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Helping Your Child Learn Language

​​How can I encourage my child to talk?

Comment on what you see your child doing instead of asking questions. Too many questions may end a conversation. When you do ask questions, try to use ones that are open-ended and need a longer answer than just “yes” or “no”. Use questions that start with “wh” words like what, who, and where. For example, “What happened when the bear ran into the river?” needs a longer answer than “Did the bear get wet when he ran into the river?”

How long should I wait for my child to respond?

Remember the phrase “Wait till 8.” Count to 8 after you’ve made a comment or asked a question. Your child may need time to think about what they want to say and how they’re going to say it.

How can I teach my child new words or ideas?

Try adding words to your child’s sentences. This will encourage your child to use correct grammar when they talk. Some children have trouble saying all the little words in sentences. Repeat what your child said, but say it correctly. This can help them know how to say it. For example if your child says, “I eat the spoon,” you would say “You eat soup with a spoon.”

How can I introduce harder words?

Sometimes there are lots of different words that mean the same thing in our language. For example, there are many words for “big”. Your child needs to hear you use other words (e.g., tall, long, thick, high, large, gigantic) so they can learn them too. It’s important for your child to know many different words when they start school.

How often should I read with my child?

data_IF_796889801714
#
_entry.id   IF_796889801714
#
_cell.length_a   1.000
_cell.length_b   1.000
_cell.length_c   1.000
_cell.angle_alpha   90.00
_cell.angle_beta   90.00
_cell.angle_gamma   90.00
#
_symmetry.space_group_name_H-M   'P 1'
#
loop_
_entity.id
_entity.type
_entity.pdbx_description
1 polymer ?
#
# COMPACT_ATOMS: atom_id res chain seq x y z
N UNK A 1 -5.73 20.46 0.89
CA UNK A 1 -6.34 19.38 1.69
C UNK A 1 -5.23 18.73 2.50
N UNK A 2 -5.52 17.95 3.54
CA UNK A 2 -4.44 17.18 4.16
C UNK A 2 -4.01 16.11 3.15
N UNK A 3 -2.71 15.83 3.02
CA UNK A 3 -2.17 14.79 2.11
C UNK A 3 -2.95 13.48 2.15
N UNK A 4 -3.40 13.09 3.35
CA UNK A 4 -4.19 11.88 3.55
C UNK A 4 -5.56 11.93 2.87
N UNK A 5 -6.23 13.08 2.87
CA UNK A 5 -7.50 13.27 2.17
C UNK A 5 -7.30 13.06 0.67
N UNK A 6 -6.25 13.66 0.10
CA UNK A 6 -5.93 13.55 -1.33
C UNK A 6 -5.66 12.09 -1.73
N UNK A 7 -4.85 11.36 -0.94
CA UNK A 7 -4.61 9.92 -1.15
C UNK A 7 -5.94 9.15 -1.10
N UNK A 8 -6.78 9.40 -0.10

It’s important to read to your child every day. You can read comics, cereal boxes, flyers, signs, books, instructions for games—even ads on the sides of buses. . Bedtime is a great time to read together, but reading can be a part of any time of the day. Your child may want you to read the same book over and over, and that’s okay.

How can I make reading fun?

Take time to talk about a new book before you start to read it. Look at the picture on the cover and ask your child what they think the story might be about. You can also talk about similar experiences that our child had (e.g., “Remember when we saw a giraffe at the zoo?”). While reading, use different voices for each character in the story. Ask your child what they think the characters are feeling or what might happen next in the story.

How can I help my child learn about writing?

Let your child experiment with printing and writing. Have paper, crayons, markers, and paints on hand. Make time during the day to draw pictures, make signs, create lists, and write cards together. Early practice is important for later writing. Let your child help you write a shopping list. Even if your child’s just scribbling, they’re learning one of the many ways written language can be used. Write names, words, and letters on the sidewalk in chalk or in the sand and snow with a stick.

Have fun talking about and exploring your world.

Remember to have fun with your child. Talk about their favourite things. Have fun singing, playing, reading, and talking together. Your child will always remember the fun you have together, and they’ll be learning at the same time. ​​​

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